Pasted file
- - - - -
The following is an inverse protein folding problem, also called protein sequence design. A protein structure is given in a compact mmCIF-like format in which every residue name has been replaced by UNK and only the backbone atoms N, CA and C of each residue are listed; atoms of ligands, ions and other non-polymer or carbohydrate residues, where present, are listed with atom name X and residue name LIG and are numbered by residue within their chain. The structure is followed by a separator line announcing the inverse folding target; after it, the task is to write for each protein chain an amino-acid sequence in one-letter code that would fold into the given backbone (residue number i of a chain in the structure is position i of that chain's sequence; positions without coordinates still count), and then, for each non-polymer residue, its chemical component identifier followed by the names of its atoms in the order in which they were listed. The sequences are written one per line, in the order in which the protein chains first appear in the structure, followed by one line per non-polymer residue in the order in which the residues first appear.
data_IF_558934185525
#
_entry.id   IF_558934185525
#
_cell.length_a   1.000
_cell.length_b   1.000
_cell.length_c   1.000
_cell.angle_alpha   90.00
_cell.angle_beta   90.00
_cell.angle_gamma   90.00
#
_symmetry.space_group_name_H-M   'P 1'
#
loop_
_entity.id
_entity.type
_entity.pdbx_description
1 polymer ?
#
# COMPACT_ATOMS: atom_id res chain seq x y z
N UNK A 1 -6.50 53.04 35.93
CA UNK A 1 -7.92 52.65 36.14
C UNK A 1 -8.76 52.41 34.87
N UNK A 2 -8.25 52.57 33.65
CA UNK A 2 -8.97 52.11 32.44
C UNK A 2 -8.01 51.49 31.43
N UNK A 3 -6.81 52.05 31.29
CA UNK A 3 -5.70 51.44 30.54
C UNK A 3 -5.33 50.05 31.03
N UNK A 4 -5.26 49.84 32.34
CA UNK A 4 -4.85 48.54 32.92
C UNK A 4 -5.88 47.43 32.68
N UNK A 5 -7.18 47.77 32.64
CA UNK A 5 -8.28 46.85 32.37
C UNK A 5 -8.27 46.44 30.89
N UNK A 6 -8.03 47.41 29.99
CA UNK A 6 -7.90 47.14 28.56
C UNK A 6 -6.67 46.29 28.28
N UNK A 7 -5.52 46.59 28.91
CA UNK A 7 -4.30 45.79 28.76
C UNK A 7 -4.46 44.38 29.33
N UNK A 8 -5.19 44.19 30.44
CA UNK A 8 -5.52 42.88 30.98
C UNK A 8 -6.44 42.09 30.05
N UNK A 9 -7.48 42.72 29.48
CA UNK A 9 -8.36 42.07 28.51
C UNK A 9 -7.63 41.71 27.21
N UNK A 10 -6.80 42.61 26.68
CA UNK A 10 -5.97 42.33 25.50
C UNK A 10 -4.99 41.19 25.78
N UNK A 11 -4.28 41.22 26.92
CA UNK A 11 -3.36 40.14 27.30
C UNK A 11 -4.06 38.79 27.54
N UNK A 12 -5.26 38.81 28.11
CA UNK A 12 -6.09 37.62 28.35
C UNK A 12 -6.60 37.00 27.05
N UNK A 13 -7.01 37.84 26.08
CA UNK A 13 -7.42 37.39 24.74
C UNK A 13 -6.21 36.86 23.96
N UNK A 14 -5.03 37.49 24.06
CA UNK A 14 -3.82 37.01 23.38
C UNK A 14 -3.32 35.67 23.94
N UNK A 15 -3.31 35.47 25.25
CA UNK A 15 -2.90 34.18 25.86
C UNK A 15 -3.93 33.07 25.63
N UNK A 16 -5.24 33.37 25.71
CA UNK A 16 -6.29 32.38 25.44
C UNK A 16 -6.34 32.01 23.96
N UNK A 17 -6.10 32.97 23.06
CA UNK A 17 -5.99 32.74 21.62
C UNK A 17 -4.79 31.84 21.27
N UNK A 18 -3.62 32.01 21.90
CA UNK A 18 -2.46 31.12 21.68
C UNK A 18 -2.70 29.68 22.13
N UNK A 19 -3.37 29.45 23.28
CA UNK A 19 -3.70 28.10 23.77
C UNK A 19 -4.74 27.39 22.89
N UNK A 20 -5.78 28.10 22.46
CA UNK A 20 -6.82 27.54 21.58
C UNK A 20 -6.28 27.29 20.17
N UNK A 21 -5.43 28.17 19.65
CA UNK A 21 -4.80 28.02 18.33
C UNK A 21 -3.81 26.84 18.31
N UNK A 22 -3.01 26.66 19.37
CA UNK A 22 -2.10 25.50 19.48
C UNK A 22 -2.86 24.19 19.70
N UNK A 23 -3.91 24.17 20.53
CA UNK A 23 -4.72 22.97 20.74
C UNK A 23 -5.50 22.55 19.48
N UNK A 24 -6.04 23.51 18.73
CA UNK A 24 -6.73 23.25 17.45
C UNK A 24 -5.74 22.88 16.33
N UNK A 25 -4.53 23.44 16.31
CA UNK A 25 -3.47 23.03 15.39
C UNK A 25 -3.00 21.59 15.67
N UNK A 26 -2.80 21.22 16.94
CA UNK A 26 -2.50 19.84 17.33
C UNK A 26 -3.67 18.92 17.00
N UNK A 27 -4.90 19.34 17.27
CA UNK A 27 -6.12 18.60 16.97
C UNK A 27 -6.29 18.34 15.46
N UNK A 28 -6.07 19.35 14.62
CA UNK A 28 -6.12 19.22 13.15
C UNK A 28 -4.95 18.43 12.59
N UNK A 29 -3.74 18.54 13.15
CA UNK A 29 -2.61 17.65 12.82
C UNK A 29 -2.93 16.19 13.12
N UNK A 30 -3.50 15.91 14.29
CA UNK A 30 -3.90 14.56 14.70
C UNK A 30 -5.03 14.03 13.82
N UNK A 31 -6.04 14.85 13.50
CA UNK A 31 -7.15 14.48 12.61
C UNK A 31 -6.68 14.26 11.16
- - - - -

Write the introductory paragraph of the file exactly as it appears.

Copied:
The following is an inverse protein folding problem, also called protein sequence design. A protein structure is given in a compact mmCIF-like format in which every residue name has been replaced by UNK and only the backbone atoms N, CA and C of each residue are listed; atoms of ligands, ions and other non-polymer or carbohydrate residues, where present, are listed with atom name X and residue name LIG and are numbered by residue within their chain. The structure is followed by a separator line announcing the inverse folding target; after it, the task is to write for each protein chain an amino-acid sequence in one-letter code that would fold into the given backbone (residue number i of a chain in the structure is position i of that chain's sequence; positions without coordinates still count), and then, for each non-polymer residue, its chemical component identifier followed by the names of its atoms in the order in which they were listed. The sequences are written one per line, in the order in which the protein chains first appear in the structure, followed by one line per non-polymer residue in the order in which the residues first appear.